Crying for a Vision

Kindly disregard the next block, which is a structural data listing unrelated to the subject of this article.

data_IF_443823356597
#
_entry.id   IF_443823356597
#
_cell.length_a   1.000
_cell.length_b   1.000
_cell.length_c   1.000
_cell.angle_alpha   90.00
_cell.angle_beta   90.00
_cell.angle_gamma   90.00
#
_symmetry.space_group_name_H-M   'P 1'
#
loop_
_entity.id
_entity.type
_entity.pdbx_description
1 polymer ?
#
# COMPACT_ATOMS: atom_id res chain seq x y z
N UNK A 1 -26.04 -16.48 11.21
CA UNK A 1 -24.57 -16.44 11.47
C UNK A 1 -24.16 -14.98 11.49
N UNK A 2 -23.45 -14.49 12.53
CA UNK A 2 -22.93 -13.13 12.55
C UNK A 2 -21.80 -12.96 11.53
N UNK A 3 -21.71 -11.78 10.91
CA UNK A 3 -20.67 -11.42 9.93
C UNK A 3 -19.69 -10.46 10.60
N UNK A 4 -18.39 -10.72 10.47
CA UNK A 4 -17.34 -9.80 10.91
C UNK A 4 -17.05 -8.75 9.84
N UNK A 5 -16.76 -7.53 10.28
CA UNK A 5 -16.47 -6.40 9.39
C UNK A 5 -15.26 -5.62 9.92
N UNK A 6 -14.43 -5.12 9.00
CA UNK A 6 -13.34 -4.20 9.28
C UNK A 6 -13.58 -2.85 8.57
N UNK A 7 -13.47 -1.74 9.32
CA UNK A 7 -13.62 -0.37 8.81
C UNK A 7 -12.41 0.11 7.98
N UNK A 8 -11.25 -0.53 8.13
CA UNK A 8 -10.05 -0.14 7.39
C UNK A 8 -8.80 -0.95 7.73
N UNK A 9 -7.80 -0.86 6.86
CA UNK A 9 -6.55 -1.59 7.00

As part of our ongoing indigenous spiritual practices, my wife Trini and I spent several days on the Lakota Pine Ridge Reservation to take part in a Hamblecha ceremony, facilitated by one of our elders and teachers, Ed Young Man Afraid of His Horse. This is also known as Vision Quest, done in the traditional way where a day and night are considered two days. We were there on the rolling hills of Ed's land, within a circle of prayer ties, sage, and surrounded by choke berry branches and "holy people"--figures we made of cloth and tobacco--for two days and two nights (or "four days" in the Lakota cosmology). We had no food or drink (except sage tea each morning). We were surrounded only by nature: Trees, insects, birds, cows, bulls (a few were grazing the land), and wild weather . And we had ourselves--our hearts, our pains, our fears, our hopes, our dreams. And many prayers. Our brother-in-law, and fellow water pourer for the San Fernando Sweat Lodge, Hector Herrera, also took part. And our long-time friend and mentor in these ways, Frank Blazquez (Tekpaltzin) also came from Chicago to help us on the Hill and to maintain the fire. We were also pleased to have Kati Regalado and her father, Willie Regalado, there on Ed's land. Kati was coming down the hill the day we went up. Originally from Peru, they've lived in Chicago for close to thirty years. I met Kati when she was around 14 years old during one of my many talks in schools (sheโ€™s now close to 30 years old). She also took part in Youth Struggling for Survival (and Video Machete), which I helped create in Chicago to work with gang and nongang youth. Kati and her father were very supportive and we were honored they stayed a little bit longer to see us through the ceremony. I won't get into the particulars of our particular ordeals/experiences other than to say it was all healing and powerful. We had major winds and storms during most of our time on the Hill. But we hanged in there and found our way back to the fire, to the sweat lodge, back to our teachers and friends. Hector was also blessed with a chanupa, the sacred pipe, which he will now carry for the community back in the Northeast San Fernando Valley/Los Angeles area. Ed Young Man Afraid of His Horse provided the blessings and ceremony for the pipe. It's a deep responsibility. I know Hector (of Yaqui/Raramuri descent), will carry this with dignity, honor, and respect. We sent many prayers to our families, our friends, some with cancer and other illnesses, and our community as well as for the healing & health of our nation and world. In particular, I thought often of my son Ramiro, presently in prison now for twelve years. In two more years, he'll be released and we are preparing now for his orientation and strength as well as for the family's and the community. Other prisoners and friends just released were also in my prayers. We thank Ometeotl/Tunkasila, the Creator, and all the energies and elements of the world and universe for protecting us, teaching us, and guiding us through the sacred ceremony of the Vision Quest. O'Mitakusin ("All Our Relations"). c/s

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